Know Your Sectors
Anyone beginning to learn about investing will soon hear the phrase “sector rotation.” Different types of industries perform better during specific stages in the economic cycle. For example, some industries take off when the economy is expanding, while others actually profit more when the economy is in a slump. That means that investors can always find a way to profit in the markets, as long as they know where to look.
To capitalize on sector rotation, you first need to get a handle on the sectors themselves. Essentially, a sector is a unique industry group. A lot of people — including financial professionals — use the terms sector and industry interchangeably, but they aren't really the same. Industry describes a specific set of businesses, while sector is a broader term. In fact, a sector is technically a broad section of the overall economy and can include more than one industry. For example, the financial sector includes banking, investment banking, mortgages, accounting, insurance, and asset management — six distinct industries.
Next you'll need to know at which point in the cycle the economy currently stands: downturn, recession, upturn, or recovery. You can find current economic analysis in most of the big financial newspapers, such as the Wall Street Journal. You can also find detailed information on the state of the U.S. economy from the Bureau of Economic Analysis at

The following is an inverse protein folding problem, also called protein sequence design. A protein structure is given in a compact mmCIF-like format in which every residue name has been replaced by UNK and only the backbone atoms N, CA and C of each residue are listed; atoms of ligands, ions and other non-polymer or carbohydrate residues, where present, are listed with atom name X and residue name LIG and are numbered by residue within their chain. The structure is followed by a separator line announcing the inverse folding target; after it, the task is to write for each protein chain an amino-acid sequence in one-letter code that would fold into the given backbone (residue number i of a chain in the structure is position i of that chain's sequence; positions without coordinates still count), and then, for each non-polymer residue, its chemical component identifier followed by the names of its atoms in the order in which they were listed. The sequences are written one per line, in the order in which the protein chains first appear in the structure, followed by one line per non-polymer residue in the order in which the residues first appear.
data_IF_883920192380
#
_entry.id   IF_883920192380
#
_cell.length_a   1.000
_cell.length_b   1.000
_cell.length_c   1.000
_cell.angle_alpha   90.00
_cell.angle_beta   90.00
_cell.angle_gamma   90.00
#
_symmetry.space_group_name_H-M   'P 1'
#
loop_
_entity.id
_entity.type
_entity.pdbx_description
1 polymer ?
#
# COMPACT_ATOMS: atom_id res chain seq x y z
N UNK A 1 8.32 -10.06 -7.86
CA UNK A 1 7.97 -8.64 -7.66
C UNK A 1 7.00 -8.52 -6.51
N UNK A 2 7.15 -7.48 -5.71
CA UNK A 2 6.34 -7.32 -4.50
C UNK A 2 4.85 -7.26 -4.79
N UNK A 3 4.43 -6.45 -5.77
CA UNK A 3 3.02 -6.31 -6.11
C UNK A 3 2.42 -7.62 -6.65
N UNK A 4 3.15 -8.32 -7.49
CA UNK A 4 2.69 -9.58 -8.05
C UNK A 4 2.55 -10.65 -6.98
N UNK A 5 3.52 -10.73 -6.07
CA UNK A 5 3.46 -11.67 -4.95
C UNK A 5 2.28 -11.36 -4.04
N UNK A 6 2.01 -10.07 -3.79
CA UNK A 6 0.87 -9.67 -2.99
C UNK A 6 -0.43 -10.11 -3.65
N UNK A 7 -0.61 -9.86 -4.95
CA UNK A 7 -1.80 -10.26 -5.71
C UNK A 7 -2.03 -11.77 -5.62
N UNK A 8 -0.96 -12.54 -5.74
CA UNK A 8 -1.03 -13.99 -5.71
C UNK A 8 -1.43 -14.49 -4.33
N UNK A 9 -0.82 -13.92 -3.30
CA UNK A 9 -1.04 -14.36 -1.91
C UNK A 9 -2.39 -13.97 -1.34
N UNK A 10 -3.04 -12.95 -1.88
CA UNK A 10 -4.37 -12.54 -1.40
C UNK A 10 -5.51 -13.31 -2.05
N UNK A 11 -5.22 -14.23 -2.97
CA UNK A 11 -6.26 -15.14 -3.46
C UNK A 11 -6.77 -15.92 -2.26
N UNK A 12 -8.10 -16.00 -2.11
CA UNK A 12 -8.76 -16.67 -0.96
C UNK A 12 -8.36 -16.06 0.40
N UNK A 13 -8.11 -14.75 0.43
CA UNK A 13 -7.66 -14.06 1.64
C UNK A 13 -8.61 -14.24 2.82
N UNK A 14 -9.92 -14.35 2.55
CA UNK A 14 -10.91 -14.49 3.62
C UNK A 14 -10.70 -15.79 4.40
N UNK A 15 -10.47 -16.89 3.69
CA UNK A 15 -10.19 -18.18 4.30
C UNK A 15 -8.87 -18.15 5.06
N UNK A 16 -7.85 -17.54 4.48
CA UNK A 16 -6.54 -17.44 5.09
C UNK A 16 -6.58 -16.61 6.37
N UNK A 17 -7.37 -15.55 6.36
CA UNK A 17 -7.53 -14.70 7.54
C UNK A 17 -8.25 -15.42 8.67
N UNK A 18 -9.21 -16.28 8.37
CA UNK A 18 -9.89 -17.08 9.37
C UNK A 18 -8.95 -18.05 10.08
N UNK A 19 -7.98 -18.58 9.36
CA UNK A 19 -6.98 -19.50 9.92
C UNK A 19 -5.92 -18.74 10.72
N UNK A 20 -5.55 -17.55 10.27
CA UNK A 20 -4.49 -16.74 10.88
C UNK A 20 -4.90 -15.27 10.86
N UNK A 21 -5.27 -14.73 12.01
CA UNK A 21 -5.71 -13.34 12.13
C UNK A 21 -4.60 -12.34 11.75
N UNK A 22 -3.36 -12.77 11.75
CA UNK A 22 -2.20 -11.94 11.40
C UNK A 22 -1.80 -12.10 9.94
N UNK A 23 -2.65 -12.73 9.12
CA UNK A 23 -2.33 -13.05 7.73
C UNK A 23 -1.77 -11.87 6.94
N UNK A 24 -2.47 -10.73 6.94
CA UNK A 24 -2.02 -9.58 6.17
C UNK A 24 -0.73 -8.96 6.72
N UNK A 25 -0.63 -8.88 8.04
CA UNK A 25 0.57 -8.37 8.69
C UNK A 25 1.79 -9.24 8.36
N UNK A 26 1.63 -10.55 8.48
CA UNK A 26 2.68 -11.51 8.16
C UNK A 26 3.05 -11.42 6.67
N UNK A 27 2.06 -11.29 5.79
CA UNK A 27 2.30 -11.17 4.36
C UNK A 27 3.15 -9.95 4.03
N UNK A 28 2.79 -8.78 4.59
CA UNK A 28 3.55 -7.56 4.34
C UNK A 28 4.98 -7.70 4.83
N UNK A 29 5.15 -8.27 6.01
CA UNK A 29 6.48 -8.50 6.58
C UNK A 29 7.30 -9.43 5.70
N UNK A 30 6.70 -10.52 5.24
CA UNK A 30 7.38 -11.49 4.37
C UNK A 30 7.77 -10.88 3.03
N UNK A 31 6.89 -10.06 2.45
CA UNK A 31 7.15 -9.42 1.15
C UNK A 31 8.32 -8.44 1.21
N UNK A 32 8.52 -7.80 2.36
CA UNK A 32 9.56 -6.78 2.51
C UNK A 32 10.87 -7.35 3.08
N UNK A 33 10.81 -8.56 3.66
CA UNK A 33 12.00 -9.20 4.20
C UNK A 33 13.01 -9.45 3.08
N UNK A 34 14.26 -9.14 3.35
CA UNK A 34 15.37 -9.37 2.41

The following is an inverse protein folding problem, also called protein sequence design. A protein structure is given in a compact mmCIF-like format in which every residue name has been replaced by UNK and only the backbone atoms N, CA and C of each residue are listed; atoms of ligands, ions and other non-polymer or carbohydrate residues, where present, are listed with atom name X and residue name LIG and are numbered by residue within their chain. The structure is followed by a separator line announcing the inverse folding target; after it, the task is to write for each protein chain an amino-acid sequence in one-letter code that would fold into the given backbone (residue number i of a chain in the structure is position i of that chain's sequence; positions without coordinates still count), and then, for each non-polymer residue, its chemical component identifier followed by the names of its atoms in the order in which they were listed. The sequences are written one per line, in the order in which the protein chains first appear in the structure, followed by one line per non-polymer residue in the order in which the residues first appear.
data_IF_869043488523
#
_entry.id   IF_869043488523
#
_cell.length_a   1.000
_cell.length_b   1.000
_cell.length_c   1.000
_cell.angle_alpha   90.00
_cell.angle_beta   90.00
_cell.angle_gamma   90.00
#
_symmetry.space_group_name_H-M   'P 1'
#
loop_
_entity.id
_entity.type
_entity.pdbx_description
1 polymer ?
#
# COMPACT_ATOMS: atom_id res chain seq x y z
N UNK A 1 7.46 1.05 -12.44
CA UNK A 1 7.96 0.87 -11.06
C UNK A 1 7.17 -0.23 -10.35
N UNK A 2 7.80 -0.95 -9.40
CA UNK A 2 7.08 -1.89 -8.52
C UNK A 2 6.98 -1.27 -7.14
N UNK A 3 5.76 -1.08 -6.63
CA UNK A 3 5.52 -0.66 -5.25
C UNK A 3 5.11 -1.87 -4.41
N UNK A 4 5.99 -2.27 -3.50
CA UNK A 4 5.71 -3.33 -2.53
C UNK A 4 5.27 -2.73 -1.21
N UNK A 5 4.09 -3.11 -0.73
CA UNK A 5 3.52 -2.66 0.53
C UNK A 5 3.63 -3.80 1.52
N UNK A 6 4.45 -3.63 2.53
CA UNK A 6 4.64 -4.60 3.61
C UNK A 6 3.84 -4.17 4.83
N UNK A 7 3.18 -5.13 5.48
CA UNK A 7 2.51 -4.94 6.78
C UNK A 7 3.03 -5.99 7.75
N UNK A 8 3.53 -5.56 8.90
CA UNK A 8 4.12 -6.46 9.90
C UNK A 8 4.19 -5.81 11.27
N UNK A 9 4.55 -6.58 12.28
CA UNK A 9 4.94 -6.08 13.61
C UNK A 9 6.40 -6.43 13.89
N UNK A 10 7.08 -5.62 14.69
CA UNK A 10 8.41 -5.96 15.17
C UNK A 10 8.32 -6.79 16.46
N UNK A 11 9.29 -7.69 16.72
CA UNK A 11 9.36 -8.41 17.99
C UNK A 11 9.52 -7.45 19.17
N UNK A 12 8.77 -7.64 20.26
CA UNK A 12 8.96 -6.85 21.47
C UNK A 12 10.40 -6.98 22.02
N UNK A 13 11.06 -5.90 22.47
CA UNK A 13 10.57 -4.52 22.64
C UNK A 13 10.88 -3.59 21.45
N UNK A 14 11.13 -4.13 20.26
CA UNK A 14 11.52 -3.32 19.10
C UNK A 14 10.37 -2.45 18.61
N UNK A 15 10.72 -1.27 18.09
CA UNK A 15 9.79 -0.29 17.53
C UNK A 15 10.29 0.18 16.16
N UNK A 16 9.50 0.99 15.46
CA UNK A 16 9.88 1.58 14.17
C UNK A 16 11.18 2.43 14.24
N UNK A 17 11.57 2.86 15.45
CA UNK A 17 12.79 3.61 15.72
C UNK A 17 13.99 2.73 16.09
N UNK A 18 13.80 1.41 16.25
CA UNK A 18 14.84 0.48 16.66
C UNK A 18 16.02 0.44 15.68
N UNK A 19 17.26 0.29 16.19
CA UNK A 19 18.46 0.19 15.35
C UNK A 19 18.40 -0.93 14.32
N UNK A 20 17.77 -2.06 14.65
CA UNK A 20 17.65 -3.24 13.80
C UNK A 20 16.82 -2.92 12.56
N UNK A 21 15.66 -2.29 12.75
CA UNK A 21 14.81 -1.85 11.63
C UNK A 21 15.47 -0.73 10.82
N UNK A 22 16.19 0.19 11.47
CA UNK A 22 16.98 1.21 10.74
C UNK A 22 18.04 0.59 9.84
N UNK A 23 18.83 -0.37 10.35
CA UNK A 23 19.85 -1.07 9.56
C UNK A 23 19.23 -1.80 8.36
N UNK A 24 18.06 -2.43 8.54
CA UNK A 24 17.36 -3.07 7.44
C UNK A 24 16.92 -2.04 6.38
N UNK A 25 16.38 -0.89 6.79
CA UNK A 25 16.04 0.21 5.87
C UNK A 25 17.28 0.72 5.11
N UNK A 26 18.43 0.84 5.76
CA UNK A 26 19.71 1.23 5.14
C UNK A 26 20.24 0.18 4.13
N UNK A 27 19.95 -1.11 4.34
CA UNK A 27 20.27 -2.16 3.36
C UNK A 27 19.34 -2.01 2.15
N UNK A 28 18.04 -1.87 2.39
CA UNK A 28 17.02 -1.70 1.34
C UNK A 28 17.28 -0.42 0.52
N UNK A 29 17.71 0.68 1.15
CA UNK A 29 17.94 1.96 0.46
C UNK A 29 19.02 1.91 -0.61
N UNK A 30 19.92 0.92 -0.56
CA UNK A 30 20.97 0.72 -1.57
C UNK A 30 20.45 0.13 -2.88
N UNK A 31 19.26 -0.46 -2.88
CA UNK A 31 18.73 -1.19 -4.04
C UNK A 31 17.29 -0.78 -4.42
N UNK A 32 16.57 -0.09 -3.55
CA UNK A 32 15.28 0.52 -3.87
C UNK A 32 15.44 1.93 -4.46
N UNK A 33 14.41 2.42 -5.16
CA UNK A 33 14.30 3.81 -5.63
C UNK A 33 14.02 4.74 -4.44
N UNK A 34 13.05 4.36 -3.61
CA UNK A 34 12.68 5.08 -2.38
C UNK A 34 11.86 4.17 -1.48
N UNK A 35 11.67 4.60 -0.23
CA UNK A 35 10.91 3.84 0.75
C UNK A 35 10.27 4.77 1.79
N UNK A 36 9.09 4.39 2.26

You can diversify your portfolio and take advantage of sector rotation by investing in sector funds. These mutual funds invest in single economic sectors (like technology or healthcare), and sometimes even more focused sector subsets (like electronics or pharmaceuticals). While sector funds expose investors to more risk than more broad-based mutual funds, they can also bring higher returns.
Sector rotation describes the movement of profitability through different sectors as the economy goes through its cycles. Different sectors thrive in different portions of the cycle. The basic sectors are highly predictable, following the economic cycle like clockwork. For example, the utilities and services sectors tend to perform well during an economic downturn; and as that downturn segues into a full recession, the technology, cyclicals, and industrial sectors will start to flourish. As the economy begins to turn toward recovery, basic materials and energy perform best. In a full thriving economy, the consumer staples sector will really take off. So if you know what stage the economy is in now, you know where in the cycle it will be going next, and you can reasonably predict which sectors will prosper.